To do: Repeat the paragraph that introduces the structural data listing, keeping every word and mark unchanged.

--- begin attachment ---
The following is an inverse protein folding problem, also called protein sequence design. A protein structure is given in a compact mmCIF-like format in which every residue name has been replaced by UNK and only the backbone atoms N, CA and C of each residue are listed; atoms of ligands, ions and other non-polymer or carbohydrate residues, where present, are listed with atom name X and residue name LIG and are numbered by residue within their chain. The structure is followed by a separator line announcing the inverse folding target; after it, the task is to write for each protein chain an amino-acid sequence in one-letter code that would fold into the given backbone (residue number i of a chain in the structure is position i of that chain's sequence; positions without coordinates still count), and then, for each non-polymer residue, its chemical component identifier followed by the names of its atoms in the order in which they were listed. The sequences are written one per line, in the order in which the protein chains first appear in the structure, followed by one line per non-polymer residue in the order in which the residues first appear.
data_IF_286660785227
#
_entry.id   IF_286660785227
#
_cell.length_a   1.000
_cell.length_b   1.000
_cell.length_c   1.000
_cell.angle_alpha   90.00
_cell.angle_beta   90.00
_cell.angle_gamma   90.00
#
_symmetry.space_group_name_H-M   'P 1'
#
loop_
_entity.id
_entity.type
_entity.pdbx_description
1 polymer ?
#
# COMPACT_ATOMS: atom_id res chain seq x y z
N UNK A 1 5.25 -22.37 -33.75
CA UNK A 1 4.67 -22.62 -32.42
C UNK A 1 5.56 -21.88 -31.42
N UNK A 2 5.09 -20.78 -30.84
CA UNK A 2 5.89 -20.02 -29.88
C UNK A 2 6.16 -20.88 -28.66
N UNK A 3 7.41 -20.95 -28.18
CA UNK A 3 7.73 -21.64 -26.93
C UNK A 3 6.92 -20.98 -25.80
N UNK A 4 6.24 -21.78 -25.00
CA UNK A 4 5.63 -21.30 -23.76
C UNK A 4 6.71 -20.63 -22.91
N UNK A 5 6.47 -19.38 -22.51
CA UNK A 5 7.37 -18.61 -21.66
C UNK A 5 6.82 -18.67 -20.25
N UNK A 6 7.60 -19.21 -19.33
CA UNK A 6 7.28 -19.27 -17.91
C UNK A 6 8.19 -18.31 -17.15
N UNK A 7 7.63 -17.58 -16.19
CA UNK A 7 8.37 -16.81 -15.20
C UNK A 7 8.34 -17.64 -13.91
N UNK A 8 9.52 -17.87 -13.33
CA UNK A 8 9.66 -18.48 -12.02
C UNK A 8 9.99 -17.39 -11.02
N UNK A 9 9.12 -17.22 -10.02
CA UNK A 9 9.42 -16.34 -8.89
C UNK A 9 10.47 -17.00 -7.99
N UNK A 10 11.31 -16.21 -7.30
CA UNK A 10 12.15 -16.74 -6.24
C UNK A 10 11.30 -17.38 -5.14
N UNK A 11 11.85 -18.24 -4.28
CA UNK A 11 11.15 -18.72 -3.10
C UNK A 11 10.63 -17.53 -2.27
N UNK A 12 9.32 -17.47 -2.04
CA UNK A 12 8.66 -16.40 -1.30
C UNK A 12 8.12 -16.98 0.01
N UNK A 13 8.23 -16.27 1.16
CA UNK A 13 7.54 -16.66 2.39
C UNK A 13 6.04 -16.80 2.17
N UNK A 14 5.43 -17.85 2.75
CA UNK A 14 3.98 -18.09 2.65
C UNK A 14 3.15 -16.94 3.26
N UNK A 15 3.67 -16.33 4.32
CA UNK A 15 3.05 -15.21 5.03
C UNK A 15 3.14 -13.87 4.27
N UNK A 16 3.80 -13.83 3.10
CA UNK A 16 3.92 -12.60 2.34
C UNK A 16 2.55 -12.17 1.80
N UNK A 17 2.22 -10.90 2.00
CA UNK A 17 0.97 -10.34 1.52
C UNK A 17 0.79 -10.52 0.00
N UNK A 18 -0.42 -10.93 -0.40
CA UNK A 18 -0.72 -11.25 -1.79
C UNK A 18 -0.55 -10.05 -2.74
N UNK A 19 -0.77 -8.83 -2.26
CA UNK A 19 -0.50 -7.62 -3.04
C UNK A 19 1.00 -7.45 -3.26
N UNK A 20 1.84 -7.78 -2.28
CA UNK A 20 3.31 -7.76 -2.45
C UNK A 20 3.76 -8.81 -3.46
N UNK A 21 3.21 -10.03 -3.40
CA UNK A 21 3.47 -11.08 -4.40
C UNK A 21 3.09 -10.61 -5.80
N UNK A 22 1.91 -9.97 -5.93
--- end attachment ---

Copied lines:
The following is an inverse protein folding problem, also called protein sequence design. A protein structure is given in a compact mmCIF-like format in which every residue name has been replaced by UNK and only the backbone atoms N, CA and C of each residue are listed; atoms of ligands, ions and other non-polymer or carbohydrate residues, where present, are listed with atom name X and residue name LIG and are numbered by residue within their chain. The structure is followed by a separator line announcing the inverse folding target; after it, the task is to write for each protein chain an amino-acid sequence in one-letter code that would fold into the given backbone (residue number i of a chain in the structure is position i of that chain's sequence; positions without coordinates still count), and then, for each non-polymer residue, its chemical component identifier followed by the names of its atoms in the order in which they were listed. The sequences are written one per line, in the order in which the protein chains first appear in the structure, followed by one line per non-polymer residue in the order in which the residues first appear.